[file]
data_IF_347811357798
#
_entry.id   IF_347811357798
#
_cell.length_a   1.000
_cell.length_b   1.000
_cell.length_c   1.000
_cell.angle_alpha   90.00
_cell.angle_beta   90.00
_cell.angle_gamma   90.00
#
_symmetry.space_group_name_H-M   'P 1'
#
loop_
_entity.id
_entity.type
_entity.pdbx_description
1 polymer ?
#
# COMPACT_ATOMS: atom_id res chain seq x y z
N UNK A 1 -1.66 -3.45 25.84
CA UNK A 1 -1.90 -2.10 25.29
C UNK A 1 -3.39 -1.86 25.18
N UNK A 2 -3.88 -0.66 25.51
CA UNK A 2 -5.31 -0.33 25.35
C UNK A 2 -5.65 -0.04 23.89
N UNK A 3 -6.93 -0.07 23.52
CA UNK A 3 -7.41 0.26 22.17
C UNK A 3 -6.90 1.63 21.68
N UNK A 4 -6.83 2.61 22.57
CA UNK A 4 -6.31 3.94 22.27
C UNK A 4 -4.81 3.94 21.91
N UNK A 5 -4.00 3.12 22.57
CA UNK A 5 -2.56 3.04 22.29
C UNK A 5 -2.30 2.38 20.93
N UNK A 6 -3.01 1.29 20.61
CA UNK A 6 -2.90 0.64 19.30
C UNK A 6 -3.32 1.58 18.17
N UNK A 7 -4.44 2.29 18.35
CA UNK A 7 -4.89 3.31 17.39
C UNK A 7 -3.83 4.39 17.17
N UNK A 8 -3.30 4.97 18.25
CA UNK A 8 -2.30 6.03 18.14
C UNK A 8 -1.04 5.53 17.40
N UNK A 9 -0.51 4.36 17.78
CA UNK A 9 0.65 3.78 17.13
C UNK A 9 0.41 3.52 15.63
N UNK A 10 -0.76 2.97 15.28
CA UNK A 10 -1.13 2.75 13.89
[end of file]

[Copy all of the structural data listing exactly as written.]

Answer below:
data_IF_347811357798
#
_entry.id   IF_347811357798
#
_cell.length_a   1.000
_cell.length_b   1.000
_cell.length_c   1.000
_cell.angle_alpha   90.00
_cell.angle_beta   90.00
_cell.angle_gamma   90.00
#
_symmetry.space_group_name_H-M   'P 1'
#
loop_
_entity.id
_entity.type
_entity.pdbx_description
1 polymer ?
#
# COMPACT_ATOMS: atom_id res chain seq x y z
N UNK A 1 -1.66 -3.45 25.84
CA UNK A 1 -1.90 -2.10 25.29
C UNK A 1 -3.39 -1.86 25.18
N UNK A 2 -3.88 -0.66 25.51
CA UNK A 2 -5.31 -0.33 25.35
C UNK A 2 -5.65 -0.04 23.89
N UNK A 3 -6.93 -0.07 23.52
CA UNK A 3 -7.41 0.26 22.17
C UNK A 3 -6.90 1.63 21.68
N UNK A 4 -6.83 2.61 22.57
CA UNK A 4 -6.31 3.94 22.27
C UNK A 4 -4.81 3.94 21.91
N UNK A 5 -4.00 3.12 22.57
CA UNK A 5 -2.56 3.04 22.29
C UNK A 5 -2.30 2.38 20.93
N UNK A 6 -3.01 1.29 20.61
CA UNK A 6 -2.90 0.64 19.30
C UNK A 6 -3.32 1.58 18.17
N UNK A 7 -4.44 2.29 18.35
CA UNK A 7 -4.89 3.31 17.39
C UNK A 7 -3.83 4.39 17.17
N UNK A 8 -3.30 4.97 18.25
CA UNK A 8 -2.30 6.03 18.14
C UNK A 8 -1.04 5.53 17.40
N UNK A 9 -0.51 4.36 17.78
CA UNK A 9 0.65 3.78 17.13
C UNK A 9 0.41 3.52 15.63
N UNK A 10 -0.76 2.97 15.28
CA UNK A 10 -1.13 2.75 13.89